Friday, 2 September 2011

Nine hundred million reasons to support farm animal welfare

The alleys near the docks were dark, dank, and foul. Robbers lay in wait for sailors stepping ashore from their ships after months, even years, at sea.

Stray cats slithered and mangy dogs prowled. On the wet slippery roads wretched, beaten horses strained and slipped as they tried to pull their loads up the steep hills. Cattle were beaten in the street. This was London, 1824.

In St. Martin's Lane (not far from Piccadilly Circus) stood Old Slaughter's Coffee House. On the evening of June 16 1824, it was busier than usual - because a meeting had been called to discuss ways of protecting animals from cruelty.

Two years previously an Irish member of Parliament, Richard (Humanity Dick) Martin, piloted a Bill through the House of Commons called An Act to prevent the cruel and improper Treatment of Cattle, which made it an offence, punishable by fines up to five pounds or two months imprisonment, to "beat, abuse, or ill-treat any mule, ass, ox, cow, heifer, steer, sheep or other cattle."

But the Act (known as Martin's Act) needed men of vision and courage to ensure the clauses of the bill were put into effect. And one man determined to see that happen - the Reverend Arthur Broome had decided that if he could persuade a few prominent people to support him, he could found a society and employ an inspector to see that Martin's Act was properly enforced.

Humanity Dick himself was at the meeting, as well as a quiet man with a great social conscience called William Wilberforce - the politician who in the 1820’s led the movement to abolish the slave trade.

So, out of this historic assembly the SPCA was born – the world’s first animal welfare charity (The "Royal" was added later). On that night the SPCA declared they would send men to inspect Smithfield Market, where livestock had been sold since the 10th century, as well as slaughterhouses, in order to try and prevent the suffering of farm animals.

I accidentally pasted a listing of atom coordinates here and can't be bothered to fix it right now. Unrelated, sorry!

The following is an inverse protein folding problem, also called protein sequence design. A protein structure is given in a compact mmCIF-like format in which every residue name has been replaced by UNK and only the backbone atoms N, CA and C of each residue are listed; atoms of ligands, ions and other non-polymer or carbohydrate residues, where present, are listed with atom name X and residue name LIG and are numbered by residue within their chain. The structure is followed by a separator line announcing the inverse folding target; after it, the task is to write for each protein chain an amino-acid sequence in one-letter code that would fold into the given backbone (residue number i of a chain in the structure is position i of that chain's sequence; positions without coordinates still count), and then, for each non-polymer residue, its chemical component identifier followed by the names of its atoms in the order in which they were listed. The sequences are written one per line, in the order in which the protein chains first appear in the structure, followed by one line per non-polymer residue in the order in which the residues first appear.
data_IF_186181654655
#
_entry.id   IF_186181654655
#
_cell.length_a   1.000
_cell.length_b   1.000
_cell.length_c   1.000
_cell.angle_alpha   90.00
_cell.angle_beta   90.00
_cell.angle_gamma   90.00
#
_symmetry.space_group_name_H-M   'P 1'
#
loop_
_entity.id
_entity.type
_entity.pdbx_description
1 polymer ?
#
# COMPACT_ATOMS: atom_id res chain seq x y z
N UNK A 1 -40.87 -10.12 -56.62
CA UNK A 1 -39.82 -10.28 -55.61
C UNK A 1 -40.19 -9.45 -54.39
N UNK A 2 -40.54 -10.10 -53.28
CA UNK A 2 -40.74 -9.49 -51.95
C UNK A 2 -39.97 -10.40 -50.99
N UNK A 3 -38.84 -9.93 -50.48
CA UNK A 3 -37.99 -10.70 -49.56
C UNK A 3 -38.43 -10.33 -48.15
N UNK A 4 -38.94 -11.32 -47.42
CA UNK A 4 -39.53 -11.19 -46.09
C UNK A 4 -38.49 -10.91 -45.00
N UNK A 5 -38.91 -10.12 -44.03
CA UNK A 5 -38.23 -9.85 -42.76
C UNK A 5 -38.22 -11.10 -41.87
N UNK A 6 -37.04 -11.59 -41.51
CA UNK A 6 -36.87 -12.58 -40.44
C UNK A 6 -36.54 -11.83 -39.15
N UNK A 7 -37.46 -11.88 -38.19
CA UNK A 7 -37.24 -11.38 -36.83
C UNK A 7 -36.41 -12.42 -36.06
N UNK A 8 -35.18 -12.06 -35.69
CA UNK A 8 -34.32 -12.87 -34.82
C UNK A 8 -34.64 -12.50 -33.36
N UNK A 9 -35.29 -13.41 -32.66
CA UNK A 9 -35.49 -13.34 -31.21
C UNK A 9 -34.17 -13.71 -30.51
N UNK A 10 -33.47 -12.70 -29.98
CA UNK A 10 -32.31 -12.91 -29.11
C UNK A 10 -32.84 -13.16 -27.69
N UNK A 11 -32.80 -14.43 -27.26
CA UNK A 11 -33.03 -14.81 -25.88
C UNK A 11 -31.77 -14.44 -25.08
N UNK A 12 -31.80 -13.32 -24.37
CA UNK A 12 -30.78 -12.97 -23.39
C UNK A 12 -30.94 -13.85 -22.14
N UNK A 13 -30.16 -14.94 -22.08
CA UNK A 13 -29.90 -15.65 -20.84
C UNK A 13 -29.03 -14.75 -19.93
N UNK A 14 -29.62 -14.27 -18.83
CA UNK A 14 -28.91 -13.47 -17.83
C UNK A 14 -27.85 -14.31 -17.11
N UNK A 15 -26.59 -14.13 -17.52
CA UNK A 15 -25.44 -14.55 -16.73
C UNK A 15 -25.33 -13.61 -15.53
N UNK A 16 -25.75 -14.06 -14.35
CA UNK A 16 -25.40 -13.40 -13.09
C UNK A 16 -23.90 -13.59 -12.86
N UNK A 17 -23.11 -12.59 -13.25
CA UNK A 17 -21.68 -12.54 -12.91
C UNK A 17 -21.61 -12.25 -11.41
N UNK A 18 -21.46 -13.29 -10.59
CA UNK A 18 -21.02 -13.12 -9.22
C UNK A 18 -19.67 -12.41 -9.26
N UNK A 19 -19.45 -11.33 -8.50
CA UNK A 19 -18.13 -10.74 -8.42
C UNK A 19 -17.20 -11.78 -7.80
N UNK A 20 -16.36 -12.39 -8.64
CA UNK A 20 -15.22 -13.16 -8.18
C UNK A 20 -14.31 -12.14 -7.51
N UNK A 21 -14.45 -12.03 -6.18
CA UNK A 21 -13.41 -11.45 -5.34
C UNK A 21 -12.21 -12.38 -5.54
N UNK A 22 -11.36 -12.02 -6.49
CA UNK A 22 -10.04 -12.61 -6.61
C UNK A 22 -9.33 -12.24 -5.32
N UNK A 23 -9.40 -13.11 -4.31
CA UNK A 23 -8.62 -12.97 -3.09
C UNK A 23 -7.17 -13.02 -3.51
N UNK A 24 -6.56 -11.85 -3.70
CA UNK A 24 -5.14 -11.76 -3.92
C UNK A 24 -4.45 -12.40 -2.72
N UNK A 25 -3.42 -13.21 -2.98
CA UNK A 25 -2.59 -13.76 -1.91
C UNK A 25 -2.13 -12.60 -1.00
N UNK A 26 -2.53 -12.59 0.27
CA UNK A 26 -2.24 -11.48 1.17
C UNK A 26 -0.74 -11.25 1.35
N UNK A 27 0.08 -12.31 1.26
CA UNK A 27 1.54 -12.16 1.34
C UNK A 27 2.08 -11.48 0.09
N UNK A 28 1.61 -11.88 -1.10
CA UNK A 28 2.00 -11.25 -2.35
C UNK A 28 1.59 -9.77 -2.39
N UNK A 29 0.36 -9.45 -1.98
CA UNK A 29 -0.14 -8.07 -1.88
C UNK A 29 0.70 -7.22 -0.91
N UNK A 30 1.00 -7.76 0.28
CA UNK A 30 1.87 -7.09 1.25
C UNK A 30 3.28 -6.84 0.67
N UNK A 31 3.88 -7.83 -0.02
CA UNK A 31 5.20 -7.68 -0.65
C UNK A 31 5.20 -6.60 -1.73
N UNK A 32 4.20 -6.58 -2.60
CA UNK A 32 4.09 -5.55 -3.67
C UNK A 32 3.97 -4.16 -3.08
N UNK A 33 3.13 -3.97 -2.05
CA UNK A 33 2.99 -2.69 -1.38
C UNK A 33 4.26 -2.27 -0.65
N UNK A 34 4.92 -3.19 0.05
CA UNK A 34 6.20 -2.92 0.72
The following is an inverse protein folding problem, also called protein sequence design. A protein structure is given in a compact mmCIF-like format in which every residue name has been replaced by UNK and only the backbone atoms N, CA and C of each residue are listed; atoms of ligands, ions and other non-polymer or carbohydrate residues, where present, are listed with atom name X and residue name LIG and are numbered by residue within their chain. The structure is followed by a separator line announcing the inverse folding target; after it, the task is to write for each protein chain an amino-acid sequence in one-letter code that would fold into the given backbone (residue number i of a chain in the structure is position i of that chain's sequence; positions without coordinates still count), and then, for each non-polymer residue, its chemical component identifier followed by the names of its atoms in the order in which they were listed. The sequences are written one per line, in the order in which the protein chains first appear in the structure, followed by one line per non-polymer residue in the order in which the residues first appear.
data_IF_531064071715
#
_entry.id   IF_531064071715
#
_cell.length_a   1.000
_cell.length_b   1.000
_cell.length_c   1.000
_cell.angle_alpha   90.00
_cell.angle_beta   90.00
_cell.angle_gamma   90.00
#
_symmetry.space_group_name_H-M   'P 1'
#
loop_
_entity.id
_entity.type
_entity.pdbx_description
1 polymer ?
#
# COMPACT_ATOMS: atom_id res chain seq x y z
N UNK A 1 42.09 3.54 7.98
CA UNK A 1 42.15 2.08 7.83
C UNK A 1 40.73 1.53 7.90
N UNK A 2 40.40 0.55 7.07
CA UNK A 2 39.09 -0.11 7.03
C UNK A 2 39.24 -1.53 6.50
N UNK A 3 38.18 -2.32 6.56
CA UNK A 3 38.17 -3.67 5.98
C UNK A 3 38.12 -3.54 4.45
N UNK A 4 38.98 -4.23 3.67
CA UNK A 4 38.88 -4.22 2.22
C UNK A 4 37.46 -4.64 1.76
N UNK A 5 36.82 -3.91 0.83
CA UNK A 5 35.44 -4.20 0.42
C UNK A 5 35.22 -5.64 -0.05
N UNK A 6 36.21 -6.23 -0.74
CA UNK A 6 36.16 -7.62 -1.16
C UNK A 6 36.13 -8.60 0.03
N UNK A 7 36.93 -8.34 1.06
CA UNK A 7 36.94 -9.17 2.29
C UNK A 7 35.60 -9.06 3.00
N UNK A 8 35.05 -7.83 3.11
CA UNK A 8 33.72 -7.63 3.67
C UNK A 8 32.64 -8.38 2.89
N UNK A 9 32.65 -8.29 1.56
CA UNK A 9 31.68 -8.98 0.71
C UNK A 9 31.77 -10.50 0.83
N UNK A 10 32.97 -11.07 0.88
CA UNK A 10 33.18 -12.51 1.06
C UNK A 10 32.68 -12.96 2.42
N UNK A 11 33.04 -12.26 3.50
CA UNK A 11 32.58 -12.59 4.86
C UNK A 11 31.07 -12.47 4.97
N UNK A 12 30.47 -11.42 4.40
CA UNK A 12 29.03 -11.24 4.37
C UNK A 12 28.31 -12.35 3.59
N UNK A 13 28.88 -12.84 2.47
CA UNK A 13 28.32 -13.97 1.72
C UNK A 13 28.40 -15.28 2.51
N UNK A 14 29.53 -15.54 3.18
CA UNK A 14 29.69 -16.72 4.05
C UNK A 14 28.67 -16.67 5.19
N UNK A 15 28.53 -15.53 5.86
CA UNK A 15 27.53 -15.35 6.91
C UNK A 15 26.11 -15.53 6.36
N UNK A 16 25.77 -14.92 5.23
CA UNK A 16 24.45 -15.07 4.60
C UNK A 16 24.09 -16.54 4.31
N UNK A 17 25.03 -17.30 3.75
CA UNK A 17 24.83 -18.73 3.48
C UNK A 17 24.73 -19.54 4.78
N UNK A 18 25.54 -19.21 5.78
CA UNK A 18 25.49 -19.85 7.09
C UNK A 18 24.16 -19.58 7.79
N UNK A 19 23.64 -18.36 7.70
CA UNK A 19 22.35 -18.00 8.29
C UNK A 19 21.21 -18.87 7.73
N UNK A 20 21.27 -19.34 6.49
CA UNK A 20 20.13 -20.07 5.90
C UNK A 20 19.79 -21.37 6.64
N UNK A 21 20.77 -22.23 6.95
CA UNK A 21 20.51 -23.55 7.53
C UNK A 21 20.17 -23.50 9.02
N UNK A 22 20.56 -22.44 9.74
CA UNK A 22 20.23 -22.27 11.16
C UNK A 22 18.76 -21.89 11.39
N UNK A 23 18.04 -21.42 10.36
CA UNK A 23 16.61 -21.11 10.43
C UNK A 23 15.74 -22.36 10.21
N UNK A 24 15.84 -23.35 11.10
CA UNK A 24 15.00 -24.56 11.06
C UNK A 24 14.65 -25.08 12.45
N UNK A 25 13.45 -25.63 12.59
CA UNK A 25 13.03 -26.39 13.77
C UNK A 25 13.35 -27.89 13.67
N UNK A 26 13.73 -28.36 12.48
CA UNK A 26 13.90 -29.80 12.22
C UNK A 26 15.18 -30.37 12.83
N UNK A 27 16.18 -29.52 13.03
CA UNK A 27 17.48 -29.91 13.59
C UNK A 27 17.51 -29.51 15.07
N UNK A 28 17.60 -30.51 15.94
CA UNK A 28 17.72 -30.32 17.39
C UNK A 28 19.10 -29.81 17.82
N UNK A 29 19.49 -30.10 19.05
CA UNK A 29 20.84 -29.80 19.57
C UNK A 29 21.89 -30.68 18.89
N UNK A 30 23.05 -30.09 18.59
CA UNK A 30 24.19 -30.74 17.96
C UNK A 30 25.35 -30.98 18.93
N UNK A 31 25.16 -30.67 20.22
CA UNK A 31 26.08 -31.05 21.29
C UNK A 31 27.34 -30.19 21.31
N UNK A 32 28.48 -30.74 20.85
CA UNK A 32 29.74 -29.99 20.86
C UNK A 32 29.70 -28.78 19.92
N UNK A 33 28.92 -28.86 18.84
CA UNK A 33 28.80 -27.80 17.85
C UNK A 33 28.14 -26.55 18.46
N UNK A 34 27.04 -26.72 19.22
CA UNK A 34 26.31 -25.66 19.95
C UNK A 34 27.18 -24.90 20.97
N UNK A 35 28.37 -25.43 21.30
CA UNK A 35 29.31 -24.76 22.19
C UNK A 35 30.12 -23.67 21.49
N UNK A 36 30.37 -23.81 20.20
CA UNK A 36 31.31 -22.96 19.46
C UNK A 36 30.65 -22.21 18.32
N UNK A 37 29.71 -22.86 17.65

What I am trying to demonstrate is that while many people think of the RSPCA as a 'cats and dogs' charity, in fact the Society was founded in 1824 in direct response to witnessing cruelty towards livestock.

Now, nearly 190 years later – through the work of our farm animal science department and the higher welfare food and farming campaigns team - the RSPCA is very much honouring its roots; carrying out this vital work and striving for better welfare standards for all farm animals.

How do we do this? Well, by demonstrating, just as Martin and Wilberforce demonstrated, that improving farm animal welfare begins with the greatest ideas and the smallest actions.

I have worked as the RSPCA press officer for farm animals for three years and am proud of the work these guys do – largely behind the scenes. These are knowledgeable, passionate but pragmatic people, who care very deeply.

That said, it is a huge challenge to try to improve the welfare of such a large number of animals, from chickens kept as pets to pigs and cows on large-scale farms. That’s why we work in a number of different ways to encourage improvements, and always use all available science and practical evidence.

And how can you help? Well it’s easy really...buying just one item of higher welfare food a week, telling just one friend why supporting Freedom Food or Free range can help animals live better lives; or writing just one letter to a supermarket or an MP can help us improve the lives of the 900 million animals farmed in the UK each year.

To find out more about our work and what you can do help improve the lives of farm animals, go to:

Calie Rydings, RSPCA press officer

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